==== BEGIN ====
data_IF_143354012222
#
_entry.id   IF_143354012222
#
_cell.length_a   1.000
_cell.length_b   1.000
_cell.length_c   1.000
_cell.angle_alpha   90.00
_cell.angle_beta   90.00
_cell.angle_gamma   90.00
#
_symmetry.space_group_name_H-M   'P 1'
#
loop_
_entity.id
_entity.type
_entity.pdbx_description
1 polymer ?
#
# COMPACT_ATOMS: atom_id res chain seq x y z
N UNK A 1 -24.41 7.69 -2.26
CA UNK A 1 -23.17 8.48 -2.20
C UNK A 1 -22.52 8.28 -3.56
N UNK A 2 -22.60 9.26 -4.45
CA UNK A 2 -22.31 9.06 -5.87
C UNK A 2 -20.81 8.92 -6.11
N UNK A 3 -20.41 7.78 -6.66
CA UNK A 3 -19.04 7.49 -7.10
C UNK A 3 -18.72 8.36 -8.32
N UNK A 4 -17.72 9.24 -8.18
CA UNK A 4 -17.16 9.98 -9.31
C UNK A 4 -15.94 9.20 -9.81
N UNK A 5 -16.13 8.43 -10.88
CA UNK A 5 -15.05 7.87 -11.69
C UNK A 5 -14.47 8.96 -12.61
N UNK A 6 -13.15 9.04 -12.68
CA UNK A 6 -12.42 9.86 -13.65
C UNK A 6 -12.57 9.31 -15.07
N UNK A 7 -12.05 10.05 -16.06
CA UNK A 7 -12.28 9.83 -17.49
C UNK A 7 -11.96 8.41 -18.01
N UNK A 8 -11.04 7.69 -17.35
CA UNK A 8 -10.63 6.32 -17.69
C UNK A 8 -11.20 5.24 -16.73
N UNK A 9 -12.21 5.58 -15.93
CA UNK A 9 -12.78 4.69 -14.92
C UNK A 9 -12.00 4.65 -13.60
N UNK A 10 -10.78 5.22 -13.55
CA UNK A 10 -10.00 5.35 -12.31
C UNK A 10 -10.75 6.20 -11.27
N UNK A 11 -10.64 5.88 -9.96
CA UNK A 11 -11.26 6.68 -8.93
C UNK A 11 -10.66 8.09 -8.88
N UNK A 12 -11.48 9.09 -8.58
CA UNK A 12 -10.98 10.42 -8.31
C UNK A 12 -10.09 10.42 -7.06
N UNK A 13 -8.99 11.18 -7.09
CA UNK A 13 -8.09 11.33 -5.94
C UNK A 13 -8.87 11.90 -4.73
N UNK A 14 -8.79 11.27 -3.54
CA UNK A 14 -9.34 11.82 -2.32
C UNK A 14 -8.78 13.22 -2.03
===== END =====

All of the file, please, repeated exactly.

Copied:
data_IF_143354012222
#
_entry.id   IF_143354012222
#
_cell.length_a   1.000
_cell.length_b   1.000
_cell.length_c   1.000
_cell.angle_alpha   90.00
_cell.angle_beta   90.00
_cell.angle_gamma   90.00
#
_symmetry.space_group_name_H-M   'P 1'
#
loop_
_entity.id
_entity.type
_entity.pdbx_description
1 polymer ?
#
# COMPACT_ATOMS: atom_id res chain seq x y z
N UNK A 1 -24.41 7.69 -2.26
CA UNK A 1 -23.17 8.48 -2.20
C UNK A 1 -22.52 8.28 -3.56
N UNK A 2 -22.60 9.26 -4.45
CA UNK A 2 -22.31 9.06 -5.87
C UNK A 2 -20.81 8.92 -6.11
N UNK A 3 -20.41 7.78 -6.66
CA UNK A 3 -19.04 7.49 -7.10
C UNK A 3 -18.72 8.36 -8.32
N UNK A 4 -17.72 9.24 -8.18
CA UNK A 4 -17.16 9.98 -9.31
C UNK A 4 -15.94 9.20 -9.81
N UNK A 5 -16.13 8.43 -10.88
CA UNK A 5 -15.05 7.87 -11.69
C UNK A 5 -14.47 8.96 -12.61
N UNK A 6 -13.15 9.04 -12.68
CA UNK A 6 -12.42 9.86 -13.65
C UNK A 6 -12.57 9.31 -15.07
N UNK A 7 -12.05 10.05 -16.06
CA UNK A 7 -12.28 9.83 -17.49
C UNK A 7 -11.96 8.41 -18.01
N UNK A 8 -11.04 7.69 -17.35
CA UNK A 8 -10.63 6.32 -17.69
C UNK A 8 -11.20 5.24 -16.73
N UNK A 9 -12.21 5.58 -15.93
CA UNK A 9 -12.78 4.69 -14.92
C UNK A 9 -12.00 4.65 -13.60
N UNK A 10 -10.78 5.22 -13.55
CA UNK A 10 -10.00 5.35 -12.31
C UNK A 10 -10.75 6.20 -11.27
N UNK A 11 -10.64 5.88 -9.96
CA UNK A 11 -11.26 6.68 -8.93
C UNK A 11 -10.66 8.09 -8.88
N UNK A 12 -11.48 9.09 -8.58
CA UNK A 12 -10.98 10.42 -8.31
C UNK A 12 -10.09 10.42 -7.06
N UNK A 13 -8.99 11.18 -7.09
CA UNK A 13 -8.09 11.33 -5.94
C UNK A 13 -8.87 11.90 -4.73
N UNK A 14 -8.79 11.27 -3.54
CA UNK A 14 -9.34 11.82 -2.32
C UNK A 14 -8.78 13.22 -2.03